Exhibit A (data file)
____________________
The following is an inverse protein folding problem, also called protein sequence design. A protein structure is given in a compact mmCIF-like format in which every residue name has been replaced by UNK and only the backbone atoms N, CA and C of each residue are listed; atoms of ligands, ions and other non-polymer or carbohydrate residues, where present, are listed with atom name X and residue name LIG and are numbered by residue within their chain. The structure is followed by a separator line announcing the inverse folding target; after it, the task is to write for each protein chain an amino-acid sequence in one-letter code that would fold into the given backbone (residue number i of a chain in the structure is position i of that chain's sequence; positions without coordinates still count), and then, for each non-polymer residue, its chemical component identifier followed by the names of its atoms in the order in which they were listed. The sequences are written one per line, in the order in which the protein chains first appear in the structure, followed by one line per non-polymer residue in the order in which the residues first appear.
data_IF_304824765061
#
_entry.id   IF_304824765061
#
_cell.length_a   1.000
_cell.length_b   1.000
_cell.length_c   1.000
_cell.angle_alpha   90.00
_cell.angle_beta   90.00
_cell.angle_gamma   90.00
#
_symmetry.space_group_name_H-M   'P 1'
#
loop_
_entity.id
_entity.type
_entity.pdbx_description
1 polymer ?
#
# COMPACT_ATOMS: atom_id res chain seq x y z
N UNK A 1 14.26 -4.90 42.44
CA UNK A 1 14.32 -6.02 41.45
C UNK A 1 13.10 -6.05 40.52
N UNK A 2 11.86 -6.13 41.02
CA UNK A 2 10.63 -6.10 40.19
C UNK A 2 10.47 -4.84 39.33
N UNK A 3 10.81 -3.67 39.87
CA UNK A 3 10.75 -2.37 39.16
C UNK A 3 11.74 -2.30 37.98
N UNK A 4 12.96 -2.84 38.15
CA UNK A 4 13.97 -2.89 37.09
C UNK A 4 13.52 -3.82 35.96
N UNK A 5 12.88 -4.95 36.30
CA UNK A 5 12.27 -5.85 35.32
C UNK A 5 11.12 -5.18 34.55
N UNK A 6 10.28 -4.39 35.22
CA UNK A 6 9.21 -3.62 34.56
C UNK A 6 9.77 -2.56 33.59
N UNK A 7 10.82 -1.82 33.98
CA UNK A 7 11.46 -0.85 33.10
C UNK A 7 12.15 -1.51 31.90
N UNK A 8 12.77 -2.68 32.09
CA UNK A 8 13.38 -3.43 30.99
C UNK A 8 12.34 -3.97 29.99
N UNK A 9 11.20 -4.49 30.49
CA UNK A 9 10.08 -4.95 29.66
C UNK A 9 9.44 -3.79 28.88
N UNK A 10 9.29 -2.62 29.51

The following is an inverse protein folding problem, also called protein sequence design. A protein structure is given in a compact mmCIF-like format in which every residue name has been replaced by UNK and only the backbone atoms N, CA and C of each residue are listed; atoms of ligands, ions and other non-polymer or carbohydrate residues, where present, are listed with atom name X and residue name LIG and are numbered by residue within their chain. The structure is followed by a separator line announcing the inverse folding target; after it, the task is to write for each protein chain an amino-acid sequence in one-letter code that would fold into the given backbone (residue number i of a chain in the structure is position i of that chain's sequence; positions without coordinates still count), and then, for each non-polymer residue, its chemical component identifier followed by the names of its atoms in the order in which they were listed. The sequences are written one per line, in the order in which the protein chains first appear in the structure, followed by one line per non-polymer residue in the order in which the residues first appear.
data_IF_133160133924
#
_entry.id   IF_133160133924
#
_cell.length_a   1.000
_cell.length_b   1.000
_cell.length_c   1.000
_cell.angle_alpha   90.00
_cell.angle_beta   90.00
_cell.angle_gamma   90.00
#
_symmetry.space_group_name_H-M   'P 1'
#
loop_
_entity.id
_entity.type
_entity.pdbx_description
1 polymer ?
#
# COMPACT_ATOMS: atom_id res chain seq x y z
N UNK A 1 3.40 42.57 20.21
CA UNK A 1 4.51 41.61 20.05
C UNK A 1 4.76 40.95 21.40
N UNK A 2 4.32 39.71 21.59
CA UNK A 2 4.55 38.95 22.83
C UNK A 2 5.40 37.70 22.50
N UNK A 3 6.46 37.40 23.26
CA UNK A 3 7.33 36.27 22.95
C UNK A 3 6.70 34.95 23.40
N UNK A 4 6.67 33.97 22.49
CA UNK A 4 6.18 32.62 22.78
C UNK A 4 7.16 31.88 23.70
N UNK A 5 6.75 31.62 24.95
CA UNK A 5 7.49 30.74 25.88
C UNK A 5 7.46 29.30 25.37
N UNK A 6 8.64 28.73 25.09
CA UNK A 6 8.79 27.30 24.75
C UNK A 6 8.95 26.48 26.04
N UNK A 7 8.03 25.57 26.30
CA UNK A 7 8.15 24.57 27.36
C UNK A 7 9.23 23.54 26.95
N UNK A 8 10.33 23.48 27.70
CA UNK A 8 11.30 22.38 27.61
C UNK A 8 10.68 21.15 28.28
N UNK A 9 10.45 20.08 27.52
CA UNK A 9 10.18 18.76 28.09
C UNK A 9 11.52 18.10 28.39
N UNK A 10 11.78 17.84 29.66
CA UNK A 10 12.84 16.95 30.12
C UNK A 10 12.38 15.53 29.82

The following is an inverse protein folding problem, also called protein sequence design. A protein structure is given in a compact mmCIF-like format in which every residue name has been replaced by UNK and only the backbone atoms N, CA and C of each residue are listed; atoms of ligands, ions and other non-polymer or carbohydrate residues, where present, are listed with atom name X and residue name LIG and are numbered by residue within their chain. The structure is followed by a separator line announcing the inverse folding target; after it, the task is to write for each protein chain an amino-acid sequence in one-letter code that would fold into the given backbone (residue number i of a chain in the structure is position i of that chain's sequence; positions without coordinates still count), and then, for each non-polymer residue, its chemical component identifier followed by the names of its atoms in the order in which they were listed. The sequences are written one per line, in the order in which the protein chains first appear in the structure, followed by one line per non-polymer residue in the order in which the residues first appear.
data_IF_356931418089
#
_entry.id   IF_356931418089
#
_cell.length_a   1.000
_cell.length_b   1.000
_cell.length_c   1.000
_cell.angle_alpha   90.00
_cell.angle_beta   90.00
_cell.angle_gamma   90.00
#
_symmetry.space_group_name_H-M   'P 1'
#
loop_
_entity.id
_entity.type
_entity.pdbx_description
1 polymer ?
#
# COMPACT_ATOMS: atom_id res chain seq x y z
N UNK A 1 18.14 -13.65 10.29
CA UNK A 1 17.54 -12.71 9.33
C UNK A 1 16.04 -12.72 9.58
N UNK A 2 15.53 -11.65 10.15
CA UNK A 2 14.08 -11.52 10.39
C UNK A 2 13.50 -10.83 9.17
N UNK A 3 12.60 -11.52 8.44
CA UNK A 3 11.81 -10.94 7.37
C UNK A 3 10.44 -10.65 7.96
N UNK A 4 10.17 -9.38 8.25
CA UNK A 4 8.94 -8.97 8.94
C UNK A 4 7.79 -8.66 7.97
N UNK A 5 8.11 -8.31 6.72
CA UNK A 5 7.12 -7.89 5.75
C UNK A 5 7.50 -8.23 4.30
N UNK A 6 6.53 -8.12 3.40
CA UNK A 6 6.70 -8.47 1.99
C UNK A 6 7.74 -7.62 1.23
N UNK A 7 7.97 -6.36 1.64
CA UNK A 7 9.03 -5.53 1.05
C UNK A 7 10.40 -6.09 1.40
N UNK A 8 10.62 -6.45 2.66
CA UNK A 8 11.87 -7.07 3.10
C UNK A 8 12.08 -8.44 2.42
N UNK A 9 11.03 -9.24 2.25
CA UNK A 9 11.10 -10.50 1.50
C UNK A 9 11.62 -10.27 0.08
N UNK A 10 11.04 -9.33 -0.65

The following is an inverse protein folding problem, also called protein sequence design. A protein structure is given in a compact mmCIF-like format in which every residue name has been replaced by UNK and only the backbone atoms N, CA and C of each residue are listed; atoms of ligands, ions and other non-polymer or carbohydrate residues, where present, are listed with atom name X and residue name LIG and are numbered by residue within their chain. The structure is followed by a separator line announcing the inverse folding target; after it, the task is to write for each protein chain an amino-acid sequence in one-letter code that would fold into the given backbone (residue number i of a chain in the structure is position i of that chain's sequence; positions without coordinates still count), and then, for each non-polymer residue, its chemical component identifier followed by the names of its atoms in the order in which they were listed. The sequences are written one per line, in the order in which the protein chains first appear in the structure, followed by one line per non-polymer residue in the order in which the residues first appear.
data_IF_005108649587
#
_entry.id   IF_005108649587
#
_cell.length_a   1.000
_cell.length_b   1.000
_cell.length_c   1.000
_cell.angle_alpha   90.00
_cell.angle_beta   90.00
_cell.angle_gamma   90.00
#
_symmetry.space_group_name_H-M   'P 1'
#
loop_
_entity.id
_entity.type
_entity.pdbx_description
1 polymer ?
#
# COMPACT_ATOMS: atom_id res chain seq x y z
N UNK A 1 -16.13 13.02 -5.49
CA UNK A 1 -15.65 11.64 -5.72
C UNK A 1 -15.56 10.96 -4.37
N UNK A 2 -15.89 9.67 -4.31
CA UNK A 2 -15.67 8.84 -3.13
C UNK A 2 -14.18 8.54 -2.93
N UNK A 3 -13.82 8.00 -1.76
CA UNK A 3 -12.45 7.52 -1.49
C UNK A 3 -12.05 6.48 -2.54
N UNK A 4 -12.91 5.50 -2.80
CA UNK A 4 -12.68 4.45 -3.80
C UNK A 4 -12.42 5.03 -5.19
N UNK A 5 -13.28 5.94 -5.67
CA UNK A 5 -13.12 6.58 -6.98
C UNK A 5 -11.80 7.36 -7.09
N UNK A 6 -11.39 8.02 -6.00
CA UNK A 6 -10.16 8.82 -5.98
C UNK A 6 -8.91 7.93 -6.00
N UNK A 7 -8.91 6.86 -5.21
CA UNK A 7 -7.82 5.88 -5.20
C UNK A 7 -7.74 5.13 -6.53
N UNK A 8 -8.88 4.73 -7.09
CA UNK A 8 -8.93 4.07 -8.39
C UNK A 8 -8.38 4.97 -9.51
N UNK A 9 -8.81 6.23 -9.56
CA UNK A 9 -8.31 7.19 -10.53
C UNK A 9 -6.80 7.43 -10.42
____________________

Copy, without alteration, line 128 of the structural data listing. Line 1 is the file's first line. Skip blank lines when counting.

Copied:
N UNK A 3 12.60 -11.52 8.44